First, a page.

Author Topic: 1976 Eldorado speaker installation/recommended installer  (Read 300 times)

Offline 7gen

  • Posts: 175
  • Name: K. Reynolds
1976 Eldorado speaker installation/recommended installer
« on: April 29, 2017, 10:51:38 AM »
Sorry, no pictures but this is more of an addendum to the shop manual than anything else.

I needed new front speakers which I got from These ended up being very good speakers. The speakers come with ears on the side for screws to fasten them into your dash but I did not have to use these. There are two types of attachments - screws and spring assemblies. Mine used the spring, so I cut the ears off the speakers though this wasn't probably necessary to get them to fit.

The original speakers had a big magnet assembly on the back side. The magnets for the new speakers are internalized into the assembly so Turnswitch offers a wooden block as a filler piece. I couldn't figure out what value added the block filler was giving me except to hold the spring assembly better. Turnswitch has you use a ring of glue (which they provide in place on the speaker - you just take a ring of plastic cellophane-type material off to expose the sticky part) and you are supposed to put the spring assembly on then mash the filler block down on top. They mention that it needs to match the orientation of the original speaker setup (angle of the original speaker magnet to the spring - you are basically trying to make your new speaker assembly look exactly like the old one so it fits properly in the dash and the leads are in the right place to match up with the incoming wires). They also say you get only one chance at this because the glue is super strong. Well, it isn't and the blocks fell off. I ended up not using them.

The dash disassembly is per the manual but a couple of tips. Removing the AC vents is the first step. There is a trick that the manual mentions but not why. The vents are have little plastic tabs on the inside and you use a small screwdriver to push first one side and the the other in towards the middle to get the vent to spin shaft to disengage from the dash. The manual mentions rotating the vents upward. This is important. The tool that the manual mentions is not available anymore so you need to use a small screwdriver. When you get one side disengaged, rotate the vent up and push it back a little into the duct. Rotating it up keeps it from re-engaging while you do the other side. Once the other side is disengaged, you can use a needle-nosed pliers to remove the vents.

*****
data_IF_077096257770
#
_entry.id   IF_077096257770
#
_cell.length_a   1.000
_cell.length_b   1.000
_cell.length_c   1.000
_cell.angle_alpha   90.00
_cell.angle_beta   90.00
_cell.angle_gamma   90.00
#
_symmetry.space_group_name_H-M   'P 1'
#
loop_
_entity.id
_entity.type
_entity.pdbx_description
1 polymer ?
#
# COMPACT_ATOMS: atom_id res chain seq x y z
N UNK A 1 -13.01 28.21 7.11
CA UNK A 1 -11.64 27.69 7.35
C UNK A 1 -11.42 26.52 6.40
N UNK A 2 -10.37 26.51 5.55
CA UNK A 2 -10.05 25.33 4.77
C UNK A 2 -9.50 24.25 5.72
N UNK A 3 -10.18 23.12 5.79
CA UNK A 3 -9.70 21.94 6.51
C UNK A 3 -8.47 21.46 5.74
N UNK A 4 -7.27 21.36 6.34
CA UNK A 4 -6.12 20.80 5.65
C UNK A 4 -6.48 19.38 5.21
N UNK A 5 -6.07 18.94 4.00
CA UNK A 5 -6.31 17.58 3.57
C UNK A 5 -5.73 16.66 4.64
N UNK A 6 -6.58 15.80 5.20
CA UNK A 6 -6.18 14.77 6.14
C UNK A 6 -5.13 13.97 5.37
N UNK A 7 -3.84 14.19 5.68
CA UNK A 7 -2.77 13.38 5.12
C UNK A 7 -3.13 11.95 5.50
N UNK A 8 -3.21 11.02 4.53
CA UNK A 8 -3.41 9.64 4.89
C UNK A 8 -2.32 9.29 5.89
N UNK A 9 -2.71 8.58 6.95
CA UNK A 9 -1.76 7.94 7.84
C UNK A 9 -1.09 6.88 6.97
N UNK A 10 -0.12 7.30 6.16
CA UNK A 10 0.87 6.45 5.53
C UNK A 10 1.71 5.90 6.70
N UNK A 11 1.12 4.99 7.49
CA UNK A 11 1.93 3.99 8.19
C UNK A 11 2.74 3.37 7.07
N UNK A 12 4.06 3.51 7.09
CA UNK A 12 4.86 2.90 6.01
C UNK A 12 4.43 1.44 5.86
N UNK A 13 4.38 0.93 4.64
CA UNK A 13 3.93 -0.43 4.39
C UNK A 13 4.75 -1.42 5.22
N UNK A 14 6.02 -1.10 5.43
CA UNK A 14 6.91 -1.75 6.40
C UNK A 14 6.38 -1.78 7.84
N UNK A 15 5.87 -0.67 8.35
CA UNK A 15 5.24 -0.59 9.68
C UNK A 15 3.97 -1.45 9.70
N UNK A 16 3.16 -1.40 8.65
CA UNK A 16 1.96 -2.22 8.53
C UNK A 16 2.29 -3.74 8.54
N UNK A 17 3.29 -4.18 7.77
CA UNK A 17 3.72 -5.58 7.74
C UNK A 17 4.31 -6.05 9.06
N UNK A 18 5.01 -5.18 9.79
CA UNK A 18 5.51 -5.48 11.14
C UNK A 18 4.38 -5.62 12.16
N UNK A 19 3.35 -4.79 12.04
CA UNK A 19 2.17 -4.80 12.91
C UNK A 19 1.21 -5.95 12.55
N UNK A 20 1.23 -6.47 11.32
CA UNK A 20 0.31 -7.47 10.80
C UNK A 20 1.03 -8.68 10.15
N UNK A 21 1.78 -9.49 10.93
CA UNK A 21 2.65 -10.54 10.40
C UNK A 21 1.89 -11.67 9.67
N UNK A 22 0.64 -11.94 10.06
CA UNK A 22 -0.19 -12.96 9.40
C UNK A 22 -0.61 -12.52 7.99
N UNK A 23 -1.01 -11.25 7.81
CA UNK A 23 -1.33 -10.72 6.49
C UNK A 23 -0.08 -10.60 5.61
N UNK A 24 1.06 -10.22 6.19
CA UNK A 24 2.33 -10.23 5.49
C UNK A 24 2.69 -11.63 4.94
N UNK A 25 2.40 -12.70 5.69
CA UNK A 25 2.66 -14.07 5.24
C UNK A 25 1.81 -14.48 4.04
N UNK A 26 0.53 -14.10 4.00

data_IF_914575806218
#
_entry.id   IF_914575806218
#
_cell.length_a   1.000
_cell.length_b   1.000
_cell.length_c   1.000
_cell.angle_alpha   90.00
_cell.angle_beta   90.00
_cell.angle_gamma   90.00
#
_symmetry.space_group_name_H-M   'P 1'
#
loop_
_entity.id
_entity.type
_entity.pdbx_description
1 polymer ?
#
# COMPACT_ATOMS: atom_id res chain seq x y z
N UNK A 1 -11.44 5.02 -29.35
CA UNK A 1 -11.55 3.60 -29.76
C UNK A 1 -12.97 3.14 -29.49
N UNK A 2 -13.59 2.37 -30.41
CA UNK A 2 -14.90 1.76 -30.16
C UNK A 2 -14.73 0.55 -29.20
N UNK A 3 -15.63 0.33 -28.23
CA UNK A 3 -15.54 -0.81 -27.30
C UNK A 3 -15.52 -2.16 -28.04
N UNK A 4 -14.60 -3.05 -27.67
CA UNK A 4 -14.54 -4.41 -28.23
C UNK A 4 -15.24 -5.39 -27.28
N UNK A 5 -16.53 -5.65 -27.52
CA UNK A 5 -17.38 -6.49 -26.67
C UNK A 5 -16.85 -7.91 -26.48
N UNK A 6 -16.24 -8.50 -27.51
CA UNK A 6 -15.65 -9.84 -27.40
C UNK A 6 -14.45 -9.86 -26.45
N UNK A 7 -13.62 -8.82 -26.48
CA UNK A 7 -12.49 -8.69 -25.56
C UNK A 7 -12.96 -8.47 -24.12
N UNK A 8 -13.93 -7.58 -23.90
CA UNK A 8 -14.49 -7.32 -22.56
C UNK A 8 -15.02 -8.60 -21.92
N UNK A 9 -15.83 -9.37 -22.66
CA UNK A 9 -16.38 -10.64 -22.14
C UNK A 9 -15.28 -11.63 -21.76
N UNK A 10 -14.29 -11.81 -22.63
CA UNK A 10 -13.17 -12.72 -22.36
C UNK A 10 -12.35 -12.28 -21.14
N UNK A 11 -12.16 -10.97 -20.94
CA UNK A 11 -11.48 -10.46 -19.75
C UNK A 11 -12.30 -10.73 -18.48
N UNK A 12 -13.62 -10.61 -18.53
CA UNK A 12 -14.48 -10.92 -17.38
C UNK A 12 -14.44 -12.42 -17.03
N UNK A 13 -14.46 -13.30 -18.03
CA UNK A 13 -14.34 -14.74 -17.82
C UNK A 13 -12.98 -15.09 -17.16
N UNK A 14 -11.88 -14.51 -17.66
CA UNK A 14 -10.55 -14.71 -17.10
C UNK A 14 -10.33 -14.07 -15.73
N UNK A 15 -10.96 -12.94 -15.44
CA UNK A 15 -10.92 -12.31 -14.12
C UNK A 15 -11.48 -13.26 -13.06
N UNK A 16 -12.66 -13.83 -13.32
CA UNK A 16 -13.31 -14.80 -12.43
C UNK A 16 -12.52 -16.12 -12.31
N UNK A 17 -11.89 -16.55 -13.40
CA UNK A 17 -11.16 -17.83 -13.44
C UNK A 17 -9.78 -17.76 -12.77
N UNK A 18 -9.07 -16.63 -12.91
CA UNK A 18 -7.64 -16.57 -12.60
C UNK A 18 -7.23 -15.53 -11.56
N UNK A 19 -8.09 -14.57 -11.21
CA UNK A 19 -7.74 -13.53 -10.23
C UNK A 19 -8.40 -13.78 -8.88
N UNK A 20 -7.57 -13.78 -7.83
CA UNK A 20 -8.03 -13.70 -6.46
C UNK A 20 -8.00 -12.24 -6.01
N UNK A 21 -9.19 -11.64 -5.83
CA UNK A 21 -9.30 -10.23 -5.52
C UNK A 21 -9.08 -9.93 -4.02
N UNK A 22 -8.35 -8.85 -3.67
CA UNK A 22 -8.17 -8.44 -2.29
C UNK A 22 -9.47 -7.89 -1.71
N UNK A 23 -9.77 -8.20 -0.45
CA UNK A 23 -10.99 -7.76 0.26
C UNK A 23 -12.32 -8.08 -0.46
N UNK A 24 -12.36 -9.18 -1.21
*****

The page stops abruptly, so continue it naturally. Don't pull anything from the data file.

The middle vents have these studs that are providing support and these have nuts to secure the dash. The outside vents have screws in the top corners (one per vent). Once these are out, you can take out the screws underneath the pad. Once all these are out, the dash pad is almost out. There are two plugs that have to be pulled. One is for the map reading light on the right side and the other is the wiper selector assembly on the left. Once these are disengaged, the dash is free. Put the gear shift lever into L and tilt the steering wheel down, pull straight out and rotate up a bit to clear everything. Be careful of the cover on the map reading light - these are prone to crack (mine already was).

Putting the speakers in is straight-forward except for the spring assembly. The one on the left was tough due to the lack of space to get your hand in there to attach things. The one on the right was much easier - lots of clearance.

Test the radio to see if you have reception. I still did not and the problem was my antenna lead - it had been banjaxed when I took the radio out to send to United Radio in Syracuse NY to test out the function. The lead tip had been pulled off the lead itself and was never connected properly. The symptoms for a bad antenna are no AM reception, very sketchy FM reception and only a few stations. After I had the lead repaired, the radio was still not that great until the AM/FM selector switch had been emphatically moved back and forth (I have an AM/FM/8 track factory unit). Can't be gentle with the selector switch. After I slammed the switch back to FM, I got GREAT reception.

I did not do this myself. I got a recommendation for Dutchess Car Stereo in Hopewell Junction, NY, north of NYC. The owner has 44 years of experience working on Cadillac stereos. I live a LONG ways away but did not want to tackle this myself so it was worth the drive. Dutchess Car Stereo did a great job and it took about 1.5 hours, which he did on this initial trip even though the original game plan was for me to come by, have him evaluate, then make an appointment. He didn't want to make me drive 4 hours again (4 hours each way), so he just went ahead and did the deed. Recommended vendor to anyone in the NYC area.

The dash came out and went back in with no cracks, which was my concern. I drove the 4 hours home with the top down, listening to my favorite 60's tunes. On the way home, I had a young man pull up beside and say "Dude, your car is totally sick, man!", which I figured meant it was good. I also had a police car turn on its lights and use the PA to say "Nice car, sir!"

Who doesn't love a huge, green ragtop, cruising down the road with the tunes blasting, on a hot, sunny day? I'm in love with my car. Got a feel for my automobile...


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